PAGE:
Astronaut Sunita Williams set a record for the longest single spaceflight by any woman. Williams, who has lived at the space station since December, surpassed the record of 188 days set by astronaut Shannon Lucid at the Mir space station in 1996.
“It’s just that I’m in the right place at the right time,” Williams said when Mission Control in Houston congratulated her on the record. “Even when the station has little problems, it’s just a beautiful, wonderful place to live.”
Those “little problems” had been considerable in recent days with the computer system failure on the Russian side of the station. But Russian cosmonauts Fyodor Yurchikhin and Oleg Kotov soon got the processors working.
“In the very beginning, we were a little bit worried about the state of the computers,” Kotov said. “We were pretty sure our ground team can troubleshoot this problem and it’s become true. Now we have a good set of computers and the station again looks pretty good and in good shape.”
Engineers in Moscow and Houston had not yet conclusively determined what caused the failure, although the leading theory was changes to the electrical system from the space station’s growth.
“The bottom line is it appears that the command and control type computers are functioning just fine,” said Mike Suffredini, NASA’s space station program manager.
Williams’ former crew mate at the space station, astronaut Michael Lopez-Alegria, holds the US record for longest continuous stay in space with 215 days. The longest stay in space was 437 days by Russian Valeri Polyakov.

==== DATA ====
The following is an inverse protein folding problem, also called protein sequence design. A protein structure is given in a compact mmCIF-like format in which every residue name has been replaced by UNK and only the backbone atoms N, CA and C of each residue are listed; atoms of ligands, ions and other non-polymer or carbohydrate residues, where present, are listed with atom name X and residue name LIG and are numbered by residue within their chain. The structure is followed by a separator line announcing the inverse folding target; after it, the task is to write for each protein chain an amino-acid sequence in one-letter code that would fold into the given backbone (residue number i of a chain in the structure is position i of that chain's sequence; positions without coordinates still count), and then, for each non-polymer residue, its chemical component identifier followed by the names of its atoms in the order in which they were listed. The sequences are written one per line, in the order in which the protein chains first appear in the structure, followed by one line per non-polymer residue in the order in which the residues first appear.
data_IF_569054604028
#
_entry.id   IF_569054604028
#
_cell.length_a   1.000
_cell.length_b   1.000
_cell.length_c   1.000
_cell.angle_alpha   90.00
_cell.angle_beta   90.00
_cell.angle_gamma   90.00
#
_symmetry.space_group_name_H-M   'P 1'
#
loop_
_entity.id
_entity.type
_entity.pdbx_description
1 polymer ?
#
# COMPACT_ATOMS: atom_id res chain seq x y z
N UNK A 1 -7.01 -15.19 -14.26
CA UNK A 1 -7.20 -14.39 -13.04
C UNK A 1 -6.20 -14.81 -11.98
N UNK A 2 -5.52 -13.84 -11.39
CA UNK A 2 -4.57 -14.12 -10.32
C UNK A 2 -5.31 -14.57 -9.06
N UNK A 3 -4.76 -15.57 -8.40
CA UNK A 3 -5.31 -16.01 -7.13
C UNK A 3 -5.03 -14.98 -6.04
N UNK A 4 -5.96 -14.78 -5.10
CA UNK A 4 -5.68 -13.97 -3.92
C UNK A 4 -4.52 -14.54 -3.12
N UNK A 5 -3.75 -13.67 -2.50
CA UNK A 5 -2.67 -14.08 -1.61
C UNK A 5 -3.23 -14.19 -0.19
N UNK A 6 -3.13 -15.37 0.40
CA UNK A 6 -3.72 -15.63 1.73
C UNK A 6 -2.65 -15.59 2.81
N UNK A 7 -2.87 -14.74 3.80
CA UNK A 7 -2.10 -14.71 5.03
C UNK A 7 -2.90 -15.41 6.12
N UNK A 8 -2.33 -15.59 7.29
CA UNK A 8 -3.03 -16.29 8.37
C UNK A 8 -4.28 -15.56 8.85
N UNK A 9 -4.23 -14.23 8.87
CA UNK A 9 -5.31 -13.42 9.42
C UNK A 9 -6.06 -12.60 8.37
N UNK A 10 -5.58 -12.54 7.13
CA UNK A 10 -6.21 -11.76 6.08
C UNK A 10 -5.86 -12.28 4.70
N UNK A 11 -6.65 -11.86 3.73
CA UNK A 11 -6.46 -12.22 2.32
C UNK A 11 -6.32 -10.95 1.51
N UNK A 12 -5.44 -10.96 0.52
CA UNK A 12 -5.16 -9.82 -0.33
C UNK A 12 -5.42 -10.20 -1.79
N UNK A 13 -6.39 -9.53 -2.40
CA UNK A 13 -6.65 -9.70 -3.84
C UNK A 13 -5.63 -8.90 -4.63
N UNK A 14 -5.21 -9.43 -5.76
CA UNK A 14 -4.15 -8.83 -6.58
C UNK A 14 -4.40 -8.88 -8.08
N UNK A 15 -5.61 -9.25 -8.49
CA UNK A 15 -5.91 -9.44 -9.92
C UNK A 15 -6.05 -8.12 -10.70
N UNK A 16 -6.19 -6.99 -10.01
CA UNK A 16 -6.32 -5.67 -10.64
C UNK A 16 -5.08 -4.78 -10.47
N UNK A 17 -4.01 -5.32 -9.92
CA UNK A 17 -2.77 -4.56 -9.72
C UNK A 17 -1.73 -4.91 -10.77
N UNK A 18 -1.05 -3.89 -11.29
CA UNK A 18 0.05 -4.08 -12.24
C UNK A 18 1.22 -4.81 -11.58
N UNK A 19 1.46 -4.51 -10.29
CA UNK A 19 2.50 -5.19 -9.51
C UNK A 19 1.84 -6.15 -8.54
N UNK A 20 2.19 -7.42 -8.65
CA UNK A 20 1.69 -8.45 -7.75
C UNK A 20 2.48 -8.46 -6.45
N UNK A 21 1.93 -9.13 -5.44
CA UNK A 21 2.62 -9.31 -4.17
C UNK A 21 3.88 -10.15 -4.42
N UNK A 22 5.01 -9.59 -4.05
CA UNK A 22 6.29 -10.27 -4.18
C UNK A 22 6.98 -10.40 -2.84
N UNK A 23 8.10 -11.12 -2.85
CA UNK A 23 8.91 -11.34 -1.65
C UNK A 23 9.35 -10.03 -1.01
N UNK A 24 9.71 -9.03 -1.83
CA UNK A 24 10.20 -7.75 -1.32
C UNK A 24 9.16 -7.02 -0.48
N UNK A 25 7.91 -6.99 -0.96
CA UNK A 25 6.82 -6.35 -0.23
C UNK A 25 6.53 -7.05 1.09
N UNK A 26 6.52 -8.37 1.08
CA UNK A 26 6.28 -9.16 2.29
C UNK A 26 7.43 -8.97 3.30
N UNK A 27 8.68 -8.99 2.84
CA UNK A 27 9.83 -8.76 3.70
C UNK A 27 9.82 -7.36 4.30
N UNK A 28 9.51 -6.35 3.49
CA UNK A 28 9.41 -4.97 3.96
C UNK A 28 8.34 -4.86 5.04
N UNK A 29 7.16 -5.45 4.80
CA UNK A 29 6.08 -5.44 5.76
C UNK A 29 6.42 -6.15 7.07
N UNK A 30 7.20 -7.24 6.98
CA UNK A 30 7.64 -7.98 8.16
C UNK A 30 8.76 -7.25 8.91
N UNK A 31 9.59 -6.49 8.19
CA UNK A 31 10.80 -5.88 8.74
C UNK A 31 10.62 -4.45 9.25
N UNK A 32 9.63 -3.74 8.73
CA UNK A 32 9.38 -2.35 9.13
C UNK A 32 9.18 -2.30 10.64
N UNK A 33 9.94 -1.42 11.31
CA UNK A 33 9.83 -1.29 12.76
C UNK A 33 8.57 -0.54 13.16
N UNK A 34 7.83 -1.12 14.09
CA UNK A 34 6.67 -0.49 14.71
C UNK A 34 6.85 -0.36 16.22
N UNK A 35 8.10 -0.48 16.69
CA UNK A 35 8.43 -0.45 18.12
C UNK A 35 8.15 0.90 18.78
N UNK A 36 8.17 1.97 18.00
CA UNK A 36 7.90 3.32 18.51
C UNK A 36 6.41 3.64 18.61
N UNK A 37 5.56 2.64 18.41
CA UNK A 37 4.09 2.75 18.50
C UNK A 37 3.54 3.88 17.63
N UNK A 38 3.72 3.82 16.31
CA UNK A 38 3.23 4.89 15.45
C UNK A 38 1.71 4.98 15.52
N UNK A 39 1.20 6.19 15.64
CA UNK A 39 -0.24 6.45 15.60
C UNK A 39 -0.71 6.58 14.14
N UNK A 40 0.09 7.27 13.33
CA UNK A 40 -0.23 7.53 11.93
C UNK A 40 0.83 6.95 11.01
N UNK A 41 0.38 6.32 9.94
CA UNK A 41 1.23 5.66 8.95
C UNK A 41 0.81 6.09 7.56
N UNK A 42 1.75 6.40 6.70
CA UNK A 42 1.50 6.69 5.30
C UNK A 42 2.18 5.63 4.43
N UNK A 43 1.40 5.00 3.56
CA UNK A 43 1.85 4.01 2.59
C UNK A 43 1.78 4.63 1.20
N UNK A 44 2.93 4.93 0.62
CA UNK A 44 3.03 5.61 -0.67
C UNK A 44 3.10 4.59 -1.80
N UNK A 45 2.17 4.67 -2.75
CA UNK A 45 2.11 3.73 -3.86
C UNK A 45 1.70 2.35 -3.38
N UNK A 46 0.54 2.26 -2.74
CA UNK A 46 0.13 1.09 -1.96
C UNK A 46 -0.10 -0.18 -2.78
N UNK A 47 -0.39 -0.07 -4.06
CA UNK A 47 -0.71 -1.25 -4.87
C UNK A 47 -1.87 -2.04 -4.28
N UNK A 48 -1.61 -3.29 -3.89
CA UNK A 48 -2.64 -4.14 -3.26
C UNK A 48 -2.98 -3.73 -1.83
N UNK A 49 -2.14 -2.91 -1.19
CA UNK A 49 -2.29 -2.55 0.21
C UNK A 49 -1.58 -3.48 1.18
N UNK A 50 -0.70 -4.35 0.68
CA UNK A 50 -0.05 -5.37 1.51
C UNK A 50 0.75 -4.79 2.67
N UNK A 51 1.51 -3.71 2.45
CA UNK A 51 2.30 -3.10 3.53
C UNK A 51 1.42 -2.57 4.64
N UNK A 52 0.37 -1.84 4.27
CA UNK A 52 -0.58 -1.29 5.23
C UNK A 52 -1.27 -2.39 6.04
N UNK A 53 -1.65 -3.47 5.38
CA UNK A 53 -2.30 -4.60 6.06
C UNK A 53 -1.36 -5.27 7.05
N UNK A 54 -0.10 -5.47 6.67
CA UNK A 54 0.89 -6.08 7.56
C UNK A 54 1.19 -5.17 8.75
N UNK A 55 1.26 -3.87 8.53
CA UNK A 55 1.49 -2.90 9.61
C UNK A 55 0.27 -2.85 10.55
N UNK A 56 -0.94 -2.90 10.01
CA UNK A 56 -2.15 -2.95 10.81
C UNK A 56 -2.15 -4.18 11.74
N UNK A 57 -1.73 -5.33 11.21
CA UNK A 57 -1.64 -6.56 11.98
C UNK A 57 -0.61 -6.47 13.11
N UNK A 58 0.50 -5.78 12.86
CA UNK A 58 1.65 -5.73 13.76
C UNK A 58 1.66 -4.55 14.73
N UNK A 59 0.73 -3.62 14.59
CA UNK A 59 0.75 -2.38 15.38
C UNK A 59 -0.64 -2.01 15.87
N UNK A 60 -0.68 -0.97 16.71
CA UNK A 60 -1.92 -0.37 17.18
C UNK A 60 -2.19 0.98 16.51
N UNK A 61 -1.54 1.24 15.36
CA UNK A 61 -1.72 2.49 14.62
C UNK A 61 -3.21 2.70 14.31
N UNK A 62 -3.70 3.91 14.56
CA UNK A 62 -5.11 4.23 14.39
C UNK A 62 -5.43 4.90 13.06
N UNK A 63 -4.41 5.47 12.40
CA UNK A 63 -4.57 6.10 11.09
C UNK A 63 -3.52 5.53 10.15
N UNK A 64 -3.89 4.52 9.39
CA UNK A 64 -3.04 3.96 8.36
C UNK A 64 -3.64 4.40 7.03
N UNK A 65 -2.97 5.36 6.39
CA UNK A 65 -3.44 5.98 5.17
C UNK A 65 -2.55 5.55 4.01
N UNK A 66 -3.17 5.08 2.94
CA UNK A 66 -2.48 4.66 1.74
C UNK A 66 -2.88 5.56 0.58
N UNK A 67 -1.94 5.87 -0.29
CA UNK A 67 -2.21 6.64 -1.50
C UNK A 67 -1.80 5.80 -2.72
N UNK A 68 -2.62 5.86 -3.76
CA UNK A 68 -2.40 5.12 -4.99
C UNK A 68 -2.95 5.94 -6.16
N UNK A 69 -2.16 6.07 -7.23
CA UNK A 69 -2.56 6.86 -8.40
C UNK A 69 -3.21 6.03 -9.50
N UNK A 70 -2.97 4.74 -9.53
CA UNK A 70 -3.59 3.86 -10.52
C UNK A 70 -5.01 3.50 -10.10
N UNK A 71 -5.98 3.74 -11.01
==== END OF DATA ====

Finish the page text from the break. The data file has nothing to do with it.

In February, Williams set another record for the most time spent spacewalking by a woman, kicking off a year of achievements by women in space.
Almost three decades after the first women joined the astronaut corps in 1978, only 17 of the 94 current active astronauts are women.
Lucid says part of the problem may be the pipeline that delivers pilots to the astronaut corps—the US military. Women didn’t start entering the military service academies until the late 1970s.
An Indian American music composer has become an inspiration for a whole new generation of American composers by being ranked among the top 15 women composers in the US.
Asha Srinivasan, 26, a doctoral student at the University of Maryland, performed at the Celebration of Women Composers at the Notable Women Festival in New York, organised by Orchestra of St. Luke’s, America’s foremost chamber orchestra, which has gained critical acclaim for vibrant music making.
Srinivasan’s composition, The River Near Savathi, was commissioned after she beat 66 other American composers between the ages of 20 and 30 in a competition held in December 2006.
With the honour, Asha has made it to the ranks of the top 15 women composers in America.
Asha was born in Utah and raised in India as well as the US. Her musical compositions are greatly influenced by south Indian Carnatic music.
“I work a lot with what I call scales, it’s probably more proper to call them modes. It has to do with Carnatic music. I don’t know it very well, so my sets may not necessarily be exact. But that has definitely influenced me. It’s my way of having a pitch system,” Asha said.